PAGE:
Acquisition of Patents and Intangibles
|6 Months Ended|
Nov. 30, 2018
|Acquisition of Patents and Intangibles||
Note 7 – Acquisition of Patents and Intangibles
As discussed in Note 9 below, the Company consummated an asset purchase on October 16, 2012, and paid $3,500,000 for certain assets, including intellectual property, certain related licenses and sublicenses, FDA filings and various forms of the leronlimab (PRO 140) drug substance. The Company followed the guidance in Financial Accounting Standards Topic 805 to determine if the Company acquired a business. Based on the prescribed accounting, the Company acquired assets and not a business. As of November 30, 2018, the Company has recorded and is amortizing $3,500,000 of intangible assets in the form of patents. The Company estimates the acquired patents have an estimated life of ten years. Subsequent to the acquisition date, the Company has continued to expand, amend and file new patents central to its current clinical trial strategies, which, in turn, have extended the protection period for certain methods of using leronlimab (PRO 140) and formulations comprising leronlimab (PRO 140) out through at least 2031 and 2038, respectively, in various countries.
On November 16, 2018, the Company completed the acquisition of substantially all of the assets of ProstaGene, LLC (“ProstaGene”), a biotechnology start-up company, which included patents related to clinical research, a proprietary CCR5 technology for early cancer diagnosis, and a noncompetition agreement with ProstaGene’s founder and Chief Executive Officer, Richard G. Pestell, M.D., Ph.D. The acquisition of ProstaGene’s assets expands the Company’s clinical development of leronlimab (PRO 140) into cancer indications and commercialization of certain cancer diagnostic tests.
The aggregate purchase price paid for the ProstaGene acquisition was $11,558,000 based on the issuance of 20,278,000 shares of common stock of CytoDyn at $0.57 per share, including 1,620,000 shares earned, but not yet issued, by the investment bank for advisory services. In connection with the purchase, the Company entered into a Stock Restriction Agreement (“Agreement”), restricting the transfer of 8,342,000 shares of common stock payable to Dr. Pestell for a three-year period from the closing date of the transaction. In the event Dr. Pestell’s employment with the Company is terminated, as defined in the employment agreement, the Company will have an option to repurchase such Restricted Shares from Dr. Pestell at a purchase price of $0.001 per shares. The Restricted Shares will vest and be released from the Agreement in three equal annual installments commencing one year after the closing date of the acquisition of ProstaGene.
A summary of the net purchase price and allocation to the acquired assets is as follows:
Assets acquired from ProstaGene include (1) patents issued in the United States and Australia related to “Prostate Cancer Cell Lines, Gene Signatures and Uses Thereof” and “Use of Modulators of CCR5 in the Treatment of Cancer and Cancer Metastasis,” (2) an algorithm used to identify a 14-gene signature to predict the likelihood and severity of cancer diagnoses, and (3) a noncompetition agreement in connection with an employment agreement with Dr. Pestell as Chief Medical Officer of the Company. The fair value of the assets acquired approximates the consideration paid. The Company did not assume any liabilities. The Company accounted for the ProstaGene acquisition as an asset acquisition under ASC 805-10-55 “Business Combinations” because the assets retained from ProstaGene do not include an assembled workforce, and the gross value of the assets acquired meets the screen test in ASC 805-10-55-5A related to substantially all of the fair value being concentrated in a single asset or group of assets (i.e., the proprietary technology and patents) and, thus, is not considered a business. Thus, management concluded that the acquisition did not include both an input and substantive processes that together significantly contribute to the ability to create outputs.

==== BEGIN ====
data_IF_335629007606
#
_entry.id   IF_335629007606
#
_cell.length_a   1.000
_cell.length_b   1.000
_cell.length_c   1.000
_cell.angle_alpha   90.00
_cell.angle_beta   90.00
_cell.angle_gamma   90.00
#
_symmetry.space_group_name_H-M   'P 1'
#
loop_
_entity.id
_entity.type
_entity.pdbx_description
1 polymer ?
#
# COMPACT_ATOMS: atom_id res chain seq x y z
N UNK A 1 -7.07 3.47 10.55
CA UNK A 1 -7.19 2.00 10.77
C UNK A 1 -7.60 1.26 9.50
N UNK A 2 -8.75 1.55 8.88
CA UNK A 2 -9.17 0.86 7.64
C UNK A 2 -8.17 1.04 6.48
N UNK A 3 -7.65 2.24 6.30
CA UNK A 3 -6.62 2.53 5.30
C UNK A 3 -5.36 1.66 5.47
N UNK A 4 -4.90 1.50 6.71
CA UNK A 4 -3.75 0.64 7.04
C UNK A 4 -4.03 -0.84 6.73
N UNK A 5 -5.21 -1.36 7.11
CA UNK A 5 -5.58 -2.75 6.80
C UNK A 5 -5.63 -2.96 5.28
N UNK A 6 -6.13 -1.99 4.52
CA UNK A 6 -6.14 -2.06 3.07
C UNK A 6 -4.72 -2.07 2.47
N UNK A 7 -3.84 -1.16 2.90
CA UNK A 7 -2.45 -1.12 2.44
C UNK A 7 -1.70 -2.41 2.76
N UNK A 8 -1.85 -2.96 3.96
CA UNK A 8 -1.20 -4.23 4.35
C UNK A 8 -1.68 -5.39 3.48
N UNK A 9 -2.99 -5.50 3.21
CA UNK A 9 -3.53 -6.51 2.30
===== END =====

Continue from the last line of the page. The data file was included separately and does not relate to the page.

The fair value of the technology acquired is identified using the Income Approach. The fair value of the patents acquired is identified using the Cost to Reproduce Method. The fair value of noncompetition agreement acquired is identified using the Residual Value Method. Goodwill is not recorded as the transaction represents an asset acquisition in accordance with ASU 2017-01. Acquisition costs for asset acquisitions are capitalized and included in the total cost of the transaction. In addition, pursuant to ASC 805, the net tax effect of the deferred tax liability arising from the book to tax basis differences is recorded as a cost of the acquisition.
The following presents intangible assets activity:
Amortization expense related to intangible assets patents was approximately $152,900 and $240,400 and $87,500 and $175,000 for the three and six months ended November 30, 2018 and 2017, respectively. The estimated aggregate future amortization expense related to the Company’s intangible assets with finite lives is estimated, on average, to be approximately $1.6 million per year for the next five years.
The entire disclosure for a business combination (or series of individually immaterial business combinations) completed during the period, including background, timing, and recognized assets and liabilities. The disclosure may include leverage buyout transactions (as applicable).
Reference 1: http://fasb.org/us-gaap/role/ref/legacyRef